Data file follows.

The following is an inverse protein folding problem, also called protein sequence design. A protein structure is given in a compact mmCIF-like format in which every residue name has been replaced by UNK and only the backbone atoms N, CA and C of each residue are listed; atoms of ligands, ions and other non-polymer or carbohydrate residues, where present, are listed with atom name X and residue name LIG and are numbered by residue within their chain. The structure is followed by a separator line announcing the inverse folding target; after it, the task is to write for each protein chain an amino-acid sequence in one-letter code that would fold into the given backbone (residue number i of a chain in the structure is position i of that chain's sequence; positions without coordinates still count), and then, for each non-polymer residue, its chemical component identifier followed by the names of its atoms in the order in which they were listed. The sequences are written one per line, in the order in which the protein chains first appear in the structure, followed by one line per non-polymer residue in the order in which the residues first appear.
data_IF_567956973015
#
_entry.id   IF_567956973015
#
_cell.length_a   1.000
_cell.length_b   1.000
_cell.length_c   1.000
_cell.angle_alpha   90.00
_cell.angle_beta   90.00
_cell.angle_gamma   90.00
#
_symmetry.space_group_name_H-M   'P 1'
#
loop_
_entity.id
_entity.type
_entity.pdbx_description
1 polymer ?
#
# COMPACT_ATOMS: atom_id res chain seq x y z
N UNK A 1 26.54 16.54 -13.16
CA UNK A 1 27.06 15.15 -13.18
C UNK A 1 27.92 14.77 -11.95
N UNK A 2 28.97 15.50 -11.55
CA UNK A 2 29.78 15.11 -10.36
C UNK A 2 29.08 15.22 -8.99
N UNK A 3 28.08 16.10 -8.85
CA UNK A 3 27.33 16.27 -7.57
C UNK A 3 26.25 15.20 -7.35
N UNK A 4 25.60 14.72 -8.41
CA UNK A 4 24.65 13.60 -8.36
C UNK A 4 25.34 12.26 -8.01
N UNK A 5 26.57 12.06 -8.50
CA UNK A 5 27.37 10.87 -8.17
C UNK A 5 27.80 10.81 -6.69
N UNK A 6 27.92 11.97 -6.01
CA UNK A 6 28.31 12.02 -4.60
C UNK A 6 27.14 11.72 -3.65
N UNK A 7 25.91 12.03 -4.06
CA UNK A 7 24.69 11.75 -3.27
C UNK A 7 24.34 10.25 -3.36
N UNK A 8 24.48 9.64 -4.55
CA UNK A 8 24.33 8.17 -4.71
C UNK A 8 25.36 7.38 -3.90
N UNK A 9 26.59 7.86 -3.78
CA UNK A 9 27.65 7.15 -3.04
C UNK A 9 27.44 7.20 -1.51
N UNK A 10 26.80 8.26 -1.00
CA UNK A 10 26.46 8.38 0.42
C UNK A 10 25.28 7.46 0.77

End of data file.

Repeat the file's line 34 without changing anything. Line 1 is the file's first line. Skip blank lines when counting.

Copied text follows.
N UNK A 5 26.57 12.06 -8.50